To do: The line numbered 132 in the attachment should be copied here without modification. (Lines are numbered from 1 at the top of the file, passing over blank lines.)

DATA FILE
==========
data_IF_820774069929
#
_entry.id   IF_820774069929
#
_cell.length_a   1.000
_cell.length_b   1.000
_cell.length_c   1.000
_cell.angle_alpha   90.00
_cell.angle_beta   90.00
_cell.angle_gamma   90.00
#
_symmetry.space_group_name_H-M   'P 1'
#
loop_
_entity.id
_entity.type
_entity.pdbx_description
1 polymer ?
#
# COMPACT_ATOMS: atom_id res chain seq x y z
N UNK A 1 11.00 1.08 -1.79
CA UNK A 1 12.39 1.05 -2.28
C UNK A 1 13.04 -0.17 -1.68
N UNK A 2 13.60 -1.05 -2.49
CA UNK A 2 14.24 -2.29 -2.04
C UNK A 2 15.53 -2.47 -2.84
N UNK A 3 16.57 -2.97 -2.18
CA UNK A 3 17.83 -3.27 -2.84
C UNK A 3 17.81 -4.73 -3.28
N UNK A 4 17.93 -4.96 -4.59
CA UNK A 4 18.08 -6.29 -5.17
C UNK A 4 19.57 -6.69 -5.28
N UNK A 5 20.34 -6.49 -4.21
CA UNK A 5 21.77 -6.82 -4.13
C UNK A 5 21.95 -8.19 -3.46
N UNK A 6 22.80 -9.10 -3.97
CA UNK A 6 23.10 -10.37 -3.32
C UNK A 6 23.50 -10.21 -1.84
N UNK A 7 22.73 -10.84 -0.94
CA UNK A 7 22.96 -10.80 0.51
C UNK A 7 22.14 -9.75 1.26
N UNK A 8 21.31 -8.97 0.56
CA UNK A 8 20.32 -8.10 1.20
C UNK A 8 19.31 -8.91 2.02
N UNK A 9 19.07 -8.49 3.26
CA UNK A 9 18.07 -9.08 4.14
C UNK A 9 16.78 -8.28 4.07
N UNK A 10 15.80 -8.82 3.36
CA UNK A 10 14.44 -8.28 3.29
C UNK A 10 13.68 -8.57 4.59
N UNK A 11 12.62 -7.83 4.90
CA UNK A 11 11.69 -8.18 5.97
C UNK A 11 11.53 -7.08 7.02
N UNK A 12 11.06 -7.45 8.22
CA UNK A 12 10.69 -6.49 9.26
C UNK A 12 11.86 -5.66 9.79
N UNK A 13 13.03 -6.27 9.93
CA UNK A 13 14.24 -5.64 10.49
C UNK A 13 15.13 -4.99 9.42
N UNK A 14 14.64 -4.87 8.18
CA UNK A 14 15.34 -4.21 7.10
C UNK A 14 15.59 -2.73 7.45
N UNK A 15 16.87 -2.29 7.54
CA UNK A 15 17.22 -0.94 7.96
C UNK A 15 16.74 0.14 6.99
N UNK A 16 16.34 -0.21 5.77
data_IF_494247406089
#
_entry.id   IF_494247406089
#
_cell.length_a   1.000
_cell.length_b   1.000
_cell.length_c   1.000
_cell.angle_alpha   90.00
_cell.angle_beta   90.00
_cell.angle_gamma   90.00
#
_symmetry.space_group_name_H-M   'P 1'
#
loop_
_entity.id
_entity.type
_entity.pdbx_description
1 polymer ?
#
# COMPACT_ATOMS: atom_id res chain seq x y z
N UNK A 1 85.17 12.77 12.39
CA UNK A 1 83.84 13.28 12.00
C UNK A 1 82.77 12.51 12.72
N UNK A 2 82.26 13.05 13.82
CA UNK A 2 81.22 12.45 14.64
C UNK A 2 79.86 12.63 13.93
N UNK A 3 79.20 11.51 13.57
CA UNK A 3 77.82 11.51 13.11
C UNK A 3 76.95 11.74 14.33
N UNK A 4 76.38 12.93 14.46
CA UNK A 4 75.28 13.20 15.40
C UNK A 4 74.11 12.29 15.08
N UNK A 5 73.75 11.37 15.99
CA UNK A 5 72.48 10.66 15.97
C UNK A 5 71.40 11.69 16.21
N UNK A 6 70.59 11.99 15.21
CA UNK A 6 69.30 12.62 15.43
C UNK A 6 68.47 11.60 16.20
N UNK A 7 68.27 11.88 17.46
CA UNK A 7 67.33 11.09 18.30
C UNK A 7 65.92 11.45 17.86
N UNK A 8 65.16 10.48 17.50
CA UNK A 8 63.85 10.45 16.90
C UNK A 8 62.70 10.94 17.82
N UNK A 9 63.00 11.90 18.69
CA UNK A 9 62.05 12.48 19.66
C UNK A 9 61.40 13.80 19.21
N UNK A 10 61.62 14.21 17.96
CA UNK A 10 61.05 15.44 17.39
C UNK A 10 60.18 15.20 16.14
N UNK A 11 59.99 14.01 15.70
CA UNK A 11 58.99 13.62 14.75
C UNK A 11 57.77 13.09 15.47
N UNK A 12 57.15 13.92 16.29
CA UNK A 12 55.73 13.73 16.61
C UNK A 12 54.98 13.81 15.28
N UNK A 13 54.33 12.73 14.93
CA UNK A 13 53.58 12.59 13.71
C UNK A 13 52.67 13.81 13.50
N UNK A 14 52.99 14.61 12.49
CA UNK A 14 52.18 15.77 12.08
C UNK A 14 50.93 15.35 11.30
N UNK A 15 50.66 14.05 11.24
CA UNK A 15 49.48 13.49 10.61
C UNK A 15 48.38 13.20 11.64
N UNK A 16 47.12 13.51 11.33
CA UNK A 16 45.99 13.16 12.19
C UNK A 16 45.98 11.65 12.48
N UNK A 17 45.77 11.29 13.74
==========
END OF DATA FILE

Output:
N UNK A 16 47.12 13.51 11.33